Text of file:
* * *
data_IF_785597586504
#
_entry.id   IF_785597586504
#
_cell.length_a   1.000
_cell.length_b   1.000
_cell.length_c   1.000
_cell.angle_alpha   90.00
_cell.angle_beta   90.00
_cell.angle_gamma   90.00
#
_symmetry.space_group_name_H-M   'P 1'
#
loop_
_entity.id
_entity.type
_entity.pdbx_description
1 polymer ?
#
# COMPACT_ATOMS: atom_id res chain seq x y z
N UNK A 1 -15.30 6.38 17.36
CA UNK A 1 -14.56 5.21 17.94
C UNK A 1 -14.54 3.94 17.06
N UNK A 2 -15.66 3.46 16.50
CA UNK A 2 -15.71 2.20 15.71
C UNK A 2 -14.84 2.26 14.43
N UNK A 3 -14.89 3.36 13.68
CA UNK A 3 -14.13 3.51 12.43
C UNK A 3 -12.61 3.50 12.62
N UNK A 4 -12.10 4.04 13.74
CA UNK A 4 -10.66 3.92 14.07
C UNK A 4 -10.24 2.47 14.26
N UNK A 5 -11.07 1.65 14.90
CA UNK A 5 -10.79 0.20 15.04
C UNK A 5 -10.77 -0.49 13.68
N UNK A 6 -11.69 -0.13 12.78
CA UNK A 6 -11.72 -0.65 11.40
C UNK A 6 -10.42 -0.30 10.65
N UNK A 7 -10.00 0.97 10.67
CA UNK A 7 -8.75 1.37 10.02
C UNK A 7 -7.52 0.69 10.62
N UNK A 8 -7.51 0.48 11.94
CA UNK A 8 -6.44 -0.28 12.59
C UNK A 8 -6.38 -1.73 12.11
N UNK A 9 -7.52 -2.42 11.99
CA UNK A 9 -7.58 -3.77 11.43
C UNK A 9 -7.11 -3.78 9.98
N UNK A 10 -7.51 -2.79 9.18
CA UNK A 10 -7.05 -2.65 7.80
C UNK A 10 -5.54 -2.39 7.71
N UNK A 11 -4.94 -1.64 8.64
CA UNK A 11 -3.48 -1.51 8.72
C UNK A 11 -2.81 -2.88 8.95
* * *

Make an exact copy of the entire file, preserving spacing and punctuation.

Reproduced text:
data_IF_785597586504
#
_entry.id   IF_785597586504
#
_cell.length_a   1.000
_cell.length_b   1.000
_cell.length_c   1.000
_cell.angle_alpha   90.00
_cell.angle_beta   90.00
_cell.angle_gamma   90.00
#
_symmetry.space_group_name_H-M   'P 1'
#
loop_
_entity.id
_entity.type
_entity.pdbx_description
1 polymer ?
#
# COMPACT_ATOMS: atom_id res chain seq x y z
N UNK A 1 -15.30 6.38 17.36
CA UNK A 1 -14.56 5.21 17.94
C UNK A 1 -14.54 3.94 17.06
N UNK A 2 -15.66 3.46 16.50
CA UNK A 2 -15.71 2.20 15.71
C UNK A 2 -14.84 2.26 14.43
N UNK A 3 -14.89 3.36 13.68
CA UNK A 3 -14.13 3.51 12.43
C UNK A 3 -12.61 3.50 12.62
N UNK A 4 -12.10 4.04 13.74
CA UNK A 4 -10.66 3.92 14.07
C UNK A 4 -10.24 2.47 14.26
N UNK A 5 -11.07 1.65 14.90
CA UNK A 5 -10.79 0.20 15.04
C UNK A 5 -10.77 -0.49 13.68
N UNK A 6 -11.69 -0.13 12.78
CA UNK A 6 -11.72 -0.65 11.40
C UNK A 6 -10.42 -0.30 10.65
N UNK A 7 -10.00 0.97 10.67
CA UNK A 7 -8.75 1.37 10.02
C UNK A 7 -7.52 0.69 10.62
N UNK A 8 -7.51 0.48 11.94
CA UNK A 8 -6.44 -0.28 12.59
C UNK A 8 -6.38 -1.73 12.11
N UNK A 9 -7.52 -2.42 11.99
CA UNK A 9 -7.58 -3.77 11.43
C UNK A 9 -7.11 -3.78 9.98
N UNK A 10 -7.51 -2.79 9.18
CA UNK A 10 -7.05 -2.65 7.80
C UNK A 10 -5.54 -2.39 7.71
N UNK A 11 -4.94 -1.64 8.64
CA UNK A 11 -3.48 -1.51 8.72
C UNK A 11 -2.81 -2.88 8.95